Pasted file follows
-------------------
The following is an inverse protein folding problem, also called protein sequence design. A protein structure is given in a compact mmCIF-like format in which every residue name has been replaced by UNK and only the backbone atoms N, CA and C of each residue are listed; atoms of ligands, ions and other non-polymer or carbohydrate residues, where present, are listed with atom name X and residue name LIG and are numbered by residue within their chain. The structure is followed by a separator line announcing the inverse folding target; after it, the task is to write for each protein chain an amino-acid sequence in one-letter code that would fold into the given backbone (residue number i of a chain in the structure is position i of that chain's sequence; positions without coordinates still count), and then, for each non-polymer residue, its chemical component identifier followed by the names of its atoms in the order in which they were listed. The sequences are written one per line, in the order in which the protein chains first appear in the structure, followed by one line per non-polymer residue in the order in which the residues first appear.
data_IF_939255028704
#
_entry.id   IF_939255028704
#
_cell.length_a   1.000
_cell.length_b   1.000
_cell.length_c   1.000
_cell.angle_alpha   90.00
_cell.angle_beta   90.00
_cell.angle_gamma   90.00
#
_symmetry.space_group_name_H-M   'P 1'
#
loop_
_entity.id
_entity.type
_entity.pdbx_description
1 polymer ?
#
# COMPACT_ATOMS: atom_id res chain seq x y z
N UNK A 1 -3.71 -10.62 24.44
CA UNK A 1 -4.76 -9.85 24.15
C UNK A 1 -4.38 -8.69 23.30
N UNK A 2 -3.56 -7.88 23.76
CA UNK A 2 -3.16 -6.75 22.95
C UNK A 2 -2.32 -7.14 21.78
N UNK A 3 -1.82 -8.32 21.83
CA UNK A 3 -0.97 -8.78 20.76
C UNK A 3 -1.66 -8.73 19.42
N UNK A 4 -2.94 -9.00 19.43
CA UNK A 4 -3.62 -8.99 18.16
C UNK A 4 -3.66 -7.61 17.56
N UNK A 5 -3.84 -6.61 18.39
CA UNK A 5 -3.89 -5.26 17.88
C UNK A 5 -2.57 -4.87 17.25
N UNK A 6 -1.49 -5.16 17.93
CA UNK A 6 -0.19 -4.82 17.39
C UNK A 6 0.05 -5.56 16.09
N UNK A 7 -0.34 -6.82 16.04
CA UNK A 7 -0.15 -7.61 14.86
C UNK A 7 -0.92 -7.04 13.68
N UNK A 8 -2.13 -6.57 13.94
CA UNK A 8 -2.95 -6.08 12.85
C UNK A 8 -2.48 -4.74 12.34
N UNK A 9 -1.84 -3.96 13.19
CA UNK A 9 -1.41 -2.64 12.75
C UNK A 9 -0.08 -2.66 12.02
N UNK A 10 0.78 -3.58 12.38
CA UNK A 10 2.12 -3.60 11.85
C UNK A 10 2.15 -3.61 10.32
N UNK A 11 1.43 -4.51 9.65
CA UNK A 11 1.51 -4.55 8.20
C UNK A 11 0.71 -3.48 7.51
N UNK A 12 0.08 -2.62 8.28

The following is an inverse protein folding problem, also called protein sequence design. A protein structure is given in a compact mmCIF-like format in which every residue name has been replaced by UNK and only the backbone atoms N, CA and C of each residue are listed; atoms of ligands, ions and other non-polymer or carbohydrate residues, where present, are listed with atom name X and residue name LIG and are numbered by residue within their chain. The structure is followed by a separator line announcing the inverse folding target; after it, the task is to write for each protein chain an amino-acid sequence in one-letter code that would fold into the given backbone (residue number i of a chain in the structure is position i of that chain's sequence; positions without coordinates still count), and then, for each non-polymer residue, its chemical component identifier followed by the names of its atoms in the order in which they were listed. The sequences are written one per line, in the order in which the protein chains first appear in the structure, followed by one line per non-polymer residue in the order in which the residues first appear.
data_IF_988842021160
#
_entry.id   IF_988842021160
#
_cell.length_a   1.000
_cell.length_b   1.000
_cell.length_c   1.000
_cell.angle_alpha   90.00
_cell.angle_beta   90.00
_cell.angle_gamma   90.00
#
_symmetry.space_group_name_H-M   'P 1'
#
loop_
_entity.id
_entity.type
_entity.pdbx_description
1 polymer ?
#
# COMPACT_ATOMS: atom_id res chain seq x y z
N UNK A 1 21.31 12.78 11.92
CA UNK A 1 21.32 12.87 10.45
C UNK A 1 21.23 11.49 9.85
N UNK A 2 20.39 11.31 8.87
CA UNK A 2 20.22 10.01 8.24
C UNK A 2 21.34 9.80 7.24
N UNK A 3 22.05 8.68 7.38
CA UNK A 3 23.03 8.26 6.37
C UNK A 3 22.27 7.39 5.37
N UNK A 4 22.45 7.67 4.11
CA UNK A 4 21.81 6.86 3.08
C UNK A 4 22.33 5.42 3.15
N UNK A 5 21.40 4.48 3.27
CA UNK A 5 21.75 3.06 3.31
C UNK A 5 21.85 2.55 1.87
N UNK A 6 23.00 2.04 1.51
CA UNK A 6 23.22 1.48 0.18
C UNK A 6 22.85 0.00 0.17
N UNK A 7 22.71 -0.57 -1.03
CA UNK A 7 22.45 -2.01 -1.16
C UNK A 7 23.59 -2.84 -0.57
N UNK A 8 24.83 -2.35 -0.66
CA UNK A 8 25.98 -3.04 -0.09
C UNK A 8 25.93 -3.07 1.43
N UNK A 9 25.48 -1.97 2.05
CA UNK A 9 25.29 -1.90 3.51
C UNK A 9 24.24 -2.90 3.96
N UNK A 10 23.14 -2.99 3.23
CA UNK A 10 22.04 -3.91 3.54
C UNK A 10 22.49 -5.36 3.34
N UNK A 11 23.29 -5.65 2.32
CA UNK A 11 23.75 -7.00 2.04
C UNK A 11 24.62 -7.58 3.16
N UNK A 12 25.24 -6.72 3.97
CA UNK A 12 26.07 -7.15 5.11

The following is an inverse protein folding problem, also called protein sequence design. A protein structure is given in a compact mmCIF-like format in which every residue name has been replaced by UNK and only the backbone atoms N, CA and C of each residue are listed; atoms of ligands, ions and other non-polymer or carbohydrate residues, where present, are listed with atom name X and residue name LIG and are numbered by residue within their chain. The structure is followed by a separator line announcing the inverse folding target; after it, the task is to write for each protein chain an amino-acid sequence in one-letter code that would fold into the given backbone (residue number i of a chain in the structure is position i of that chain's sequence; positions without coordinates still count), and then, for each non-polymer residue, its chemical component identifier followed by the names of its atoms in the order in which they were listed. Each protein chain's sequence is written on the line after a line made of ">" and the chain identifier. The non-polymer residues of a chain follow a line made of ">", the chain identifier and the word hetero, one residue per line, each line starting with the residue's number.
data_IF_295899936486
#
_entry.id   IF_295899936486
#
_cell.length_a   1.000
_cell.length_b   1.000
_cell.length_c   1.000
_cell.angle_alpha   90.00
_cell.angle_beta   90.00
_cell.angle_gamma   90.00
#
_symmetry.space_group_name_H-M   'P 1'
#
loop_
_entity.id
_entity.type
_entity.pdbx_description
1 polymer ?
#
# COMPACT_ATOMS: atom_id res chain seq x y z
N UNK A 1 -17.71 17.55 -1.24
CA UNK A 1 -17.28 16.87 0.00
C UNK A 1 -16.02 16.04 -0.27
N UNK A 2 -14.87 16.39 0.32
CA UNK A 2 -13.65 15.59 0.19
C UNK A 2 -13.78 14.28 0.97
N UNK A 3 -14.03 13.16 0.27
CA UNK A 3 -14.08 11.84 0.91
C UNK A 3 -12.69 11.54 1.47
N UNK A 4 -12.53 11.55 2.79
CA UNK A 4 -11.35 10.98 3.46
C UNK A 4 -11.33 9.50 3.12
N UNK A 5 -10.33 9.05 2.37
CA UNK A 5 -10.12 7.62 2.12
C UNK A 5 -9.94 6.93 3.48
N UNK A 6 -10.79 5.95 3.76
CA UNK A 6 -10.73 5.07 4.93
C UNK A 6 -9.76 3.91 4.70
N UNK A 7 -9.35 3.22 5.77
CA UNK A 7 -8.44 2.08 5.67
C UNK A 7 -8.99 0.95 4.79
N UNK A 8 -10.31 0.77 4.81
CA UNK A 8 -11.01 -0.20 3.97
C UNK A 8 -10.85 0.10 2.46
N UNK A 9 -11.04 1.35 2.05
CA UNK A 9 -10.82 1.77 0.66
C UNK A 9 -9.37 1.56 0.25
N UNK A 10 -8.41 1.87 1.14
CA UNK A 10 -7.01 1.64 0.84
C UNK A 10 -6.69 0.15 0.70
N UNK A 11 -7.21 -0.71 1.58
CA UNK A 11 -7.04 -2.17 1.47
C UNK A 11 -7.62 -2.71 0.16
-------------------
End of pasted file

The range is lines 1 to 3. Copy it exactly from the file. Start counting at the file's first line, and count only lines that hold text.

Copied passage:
The following is an inverse protein folding problem, also called protein sequence design. A protein structure is given in a compact mmCIF-like format in which every residue name has been replaced by UNK and only the backbone atoms N, CA and C of each residue are listed; atoms of ligands, ions and other non-polymer or carbohydrate residues, where present, are listed with atom name X and residue name LIG and are numbered by residue within their chain. The structure is followed by a separator line announcing the inverse folding target; after it, the task is to write for each protein chain an amino-acid sequence in one-letter code that would fold into the given backbone (residue number i of a chain in the structure is position i of that chain's sequence; positions without coordinates still count), and then, for each non-polymer residue, its chemical component identifier followed by the names of its atoms in the order in which they were listed. The sequences are written one per line, in the order in which the protein chains first appear in the structure, followed by one line per non-polymer residue in the order in which the residues first appear.
data_IF_939255028704
#